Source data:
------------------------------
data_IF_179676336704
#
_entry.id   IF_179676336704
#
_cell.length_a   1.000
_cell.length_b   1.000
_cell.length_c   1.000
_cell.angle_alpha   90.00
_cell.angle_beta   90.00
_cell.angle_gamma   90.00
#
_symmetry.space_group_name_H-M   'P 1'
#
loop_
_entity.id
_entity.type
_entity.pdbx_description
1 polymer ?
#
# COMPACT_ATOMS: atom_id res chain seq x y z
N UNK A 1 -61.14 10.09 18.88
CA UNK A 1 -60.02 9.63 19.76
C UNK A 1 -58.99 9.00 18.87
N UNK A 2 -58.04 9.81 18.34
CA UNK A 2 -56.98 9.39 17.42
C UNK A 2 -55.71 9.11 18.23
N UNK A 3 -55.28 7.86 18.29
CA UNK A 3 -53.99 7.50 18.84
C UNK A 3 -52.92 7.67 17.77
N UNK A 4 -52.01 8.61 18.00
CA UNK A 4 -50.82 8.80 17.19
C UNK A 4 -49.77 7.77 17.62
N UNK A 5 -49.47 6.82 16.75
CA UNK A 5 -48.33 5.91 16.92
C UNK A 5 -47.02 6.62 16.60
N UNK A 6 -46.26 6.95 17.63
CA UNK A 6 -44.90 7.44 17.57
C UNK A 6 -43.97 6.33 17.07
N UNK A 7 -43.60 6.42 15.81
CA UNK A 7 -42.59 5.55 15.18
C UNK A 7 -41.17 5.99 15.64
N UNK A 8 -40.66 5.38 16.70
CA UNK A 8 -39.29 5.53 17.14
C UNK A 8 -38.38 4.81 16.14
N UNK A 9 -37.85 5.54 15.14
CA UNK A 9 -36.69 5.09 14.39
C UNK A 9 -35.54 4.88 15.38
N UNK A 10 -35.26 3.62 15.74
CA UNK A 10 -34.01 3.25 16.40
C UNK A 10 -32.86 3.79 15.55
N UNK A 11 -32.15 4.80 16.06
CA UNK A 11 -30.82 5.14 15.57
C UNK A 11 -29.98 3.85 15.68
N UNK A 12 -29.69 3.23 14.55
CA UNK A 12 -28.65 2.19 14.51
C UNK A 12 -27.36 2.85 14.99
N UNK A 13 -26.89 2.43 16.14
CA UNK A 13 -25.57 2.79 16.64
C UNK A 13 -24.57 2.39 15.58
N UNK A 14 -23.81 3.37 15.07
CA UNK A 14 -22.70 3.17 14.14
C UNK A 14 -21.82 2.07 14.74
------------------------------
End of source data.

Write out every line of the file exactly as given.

data_IF_179676336704
#
_entry.id   IF_179676336704
#
_cell.length_a   1.000
_cell.length_b   1.000
_cell.length_c   1.000
_cell.angle_alpha   90.00
_cell.angle_beta   90.00
_cell.angle_gamma   90.00
#
_symmetry.space_group_name_H-M   'P 1'
#
loop_
_entity.id
_entity.type
_entity.pdbx_description
1 polymer ?
#
# COMPACT_ATOMS: atom_id res chain seq x y z
N UNK A 1 -61.14 10.09 18.88
CA UNK A 1 -60.02 9.63 19.76
C UNK A 1 -58.99 9.00 18.87
N UNK A 2 -58.04 9.81 18.34
CA UNK A 2 -56.98 9.39 17.42
C UNK A 2 -55.71 9.11 18.23
N UNK A 3 -55.28 7.86 18.29
CA UNK A 3 -53.99 7.50 18.84
C UNK A 3 -52.92 7.67 17.77
N UNK A 4 -52.01 8.61 18.00
CA UNK A 4 -50.82 8.80 17.19
C UNK A 4 -49.77 7.77 17.62
N UNK A 5 -49.47 6.82 16.75
CA UNK A 5 -48.33 5.91 16.92
C UNK A 5 -47.02 6.62 16.60
N UNK A 6 -46.26 6.95 17.63
CA UNK A 6 -44.90 7.44 17.57
C UNK A 6 -43.97 6.33 17.07
N UNK A 7 -43.60 6.42 15.81
CA UNK A 7 -42.59 5.55 15.18
C UNK A 7 -41.17 5.99 15.64
N UNK A 8 -40.66 5.38 16.70
CA UNK A 8 -39.29 5.53 17.14
C UNK A 8 -38.38 4.81 16.14
N UNK A 9 -37.85 5.54 15.14
CA UNK A 9 -36.69 5.09 14.39
C UNK A 9 -35.54 4.88 15.38
N UNK A 10 -35.26 3.62 15.74
CA UNK A 10 -34.01 3.25 16.40
C UNK A 10 -32.86 3.79 15.55
N UNK A 11 -32.15 4.80 16.06
CA UNK A 11 -30.82 5.14 15.57
C UNK A 11 -29.98 3.85 15.68
N UNK A 12 -29.69 3.23 14.55
CA UNK A 12 -28.65 2.19 14.51
C UNK A 12 -27.36 2.85 14.99
N UNK A 13 -26.89 2.43 16.14
CA UNK A 13 -25.57 2.79 16.64
C UNK A 13 -24.57 2.39 15.58
N UNK A 14 -23.81 3.37 15.07
CA UNK A 14 -22.70 3.17 14.14
C UNK A 14 -21.82 2.07 14.74